SELF-ESTEEM AND THE IMPLICATIONS
Learning is growth - intellectual, physical, psychological, social, spiritual and combinations of those. In every aspect of this learning process there is the potential to damage, maintain or increase self-esteem. Self-esteem in most students 'mirrors' the appraisals of others, in particular parents and teachers. Teachers views clearly affect learners achievements. Positive appraisals over an extended time tend to increase the level of learning. Prolonged or consistent negative appraisals tend to lower learning achievement. Students tend to perform in accordance with teacher expectations and treatment - self-fulfilling prophecy (Loomans & Loomans 1994).
Teachers find that students with low self-esteem exhibit some or all of the following characteristics:
The wide range of experiences a student has while going through school - scholastic, athletic, social, emotional - all constitute input to his or her self-esteem development. Every success and failure, together with the reactions of peers, parents and teachers to these experiences, will contribute significantly to the students self-worth, self-confidence, self-reliance and self-competence (Robb & Letts 1995).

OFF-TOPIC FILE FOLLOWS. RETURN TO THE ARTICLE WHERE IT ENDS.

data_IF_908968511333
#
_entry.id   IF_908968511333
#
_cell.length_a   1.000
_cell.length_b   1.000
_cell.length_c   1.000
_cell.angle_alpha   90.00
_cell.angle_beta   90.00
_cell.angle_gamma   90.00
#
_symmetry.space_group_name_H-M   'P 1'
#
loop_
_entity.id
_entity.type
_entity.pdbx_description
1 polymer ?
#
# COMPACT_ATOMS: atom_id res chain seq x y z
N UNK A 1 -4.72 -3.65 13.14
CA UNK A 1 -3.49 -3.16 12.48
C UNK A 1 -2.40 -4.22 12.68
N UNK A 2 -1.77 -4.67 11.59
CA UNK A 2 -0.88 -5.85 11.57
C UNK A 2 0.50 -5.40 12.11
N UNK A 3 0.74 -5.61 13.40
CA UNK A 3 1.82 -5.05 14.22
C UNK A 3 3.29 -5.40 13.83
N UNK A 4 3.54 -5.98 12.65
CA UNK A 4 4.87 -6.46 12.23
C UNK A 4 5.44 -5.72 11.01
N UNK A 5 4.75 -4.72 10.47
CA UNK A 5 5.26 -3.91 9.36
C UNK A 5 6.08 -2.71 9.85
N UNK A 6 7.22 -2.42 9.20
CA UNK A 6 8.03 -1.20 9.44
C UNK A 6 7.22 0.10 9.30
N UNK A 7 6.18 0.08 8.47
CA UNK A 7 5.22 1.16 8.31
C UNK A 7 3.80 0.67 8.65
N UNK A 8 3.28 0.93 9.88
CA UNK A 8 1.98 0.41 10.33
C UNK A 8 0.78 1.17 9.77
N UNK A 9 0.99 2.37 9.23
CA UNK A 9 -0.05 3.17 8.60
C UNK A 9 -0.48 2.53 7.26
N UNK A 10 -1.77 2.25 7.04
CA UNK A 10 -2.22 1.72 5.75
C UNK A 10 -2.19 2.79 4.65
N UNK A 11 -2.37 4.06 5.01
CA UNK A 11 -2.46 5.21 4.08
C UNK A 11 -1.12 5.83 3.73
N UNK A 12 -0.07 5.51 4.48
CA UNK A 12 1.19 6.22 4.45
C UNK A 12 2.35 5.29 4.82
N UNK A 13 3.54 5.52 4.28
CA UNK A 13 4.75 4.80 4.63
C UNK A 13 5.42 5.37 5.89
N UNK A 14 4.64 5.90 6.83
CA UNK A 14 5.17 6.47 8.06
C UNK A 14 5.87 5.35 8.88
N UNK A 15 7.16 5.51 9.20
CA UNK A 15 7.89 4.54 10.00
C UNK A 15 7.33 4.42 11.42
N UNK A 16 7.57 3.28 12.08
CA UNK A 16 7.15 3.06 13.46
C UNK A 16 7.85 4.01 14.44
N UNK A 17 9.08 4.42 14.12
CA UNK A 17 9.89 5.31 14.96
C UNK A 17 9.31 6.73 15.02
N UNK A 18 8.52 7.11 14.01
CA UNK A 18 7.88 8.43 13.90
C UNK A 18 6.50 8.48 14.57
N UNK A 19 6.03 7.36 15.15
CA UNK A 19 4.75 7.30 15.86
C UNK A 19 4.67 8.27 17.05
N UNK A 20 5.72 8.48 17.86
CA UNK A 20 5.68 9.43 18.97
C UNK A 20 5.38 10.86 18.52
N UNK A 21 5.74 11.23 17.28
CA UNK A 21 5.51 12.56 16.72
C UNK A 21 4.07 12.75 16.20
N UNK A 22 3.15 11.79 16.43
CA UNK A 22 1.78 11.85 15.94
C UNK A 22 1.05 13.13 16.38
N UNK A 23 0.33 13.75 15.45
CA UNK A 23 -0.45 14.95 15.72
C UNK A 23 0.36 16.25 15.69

As teachers we can be instrumental in creating a classroom environment which nurtures and supports students developing self-esteem. This can be achieved by modeling to students that mistakes are part of the learning process for both children and adults. It is important to empower and skill students to assess their achievements in a positive productive manner. This creates autonomous learners. Students need to be encouraged to develop support systems both within and outside of the classroom so that they feel confident to take risks in their learning.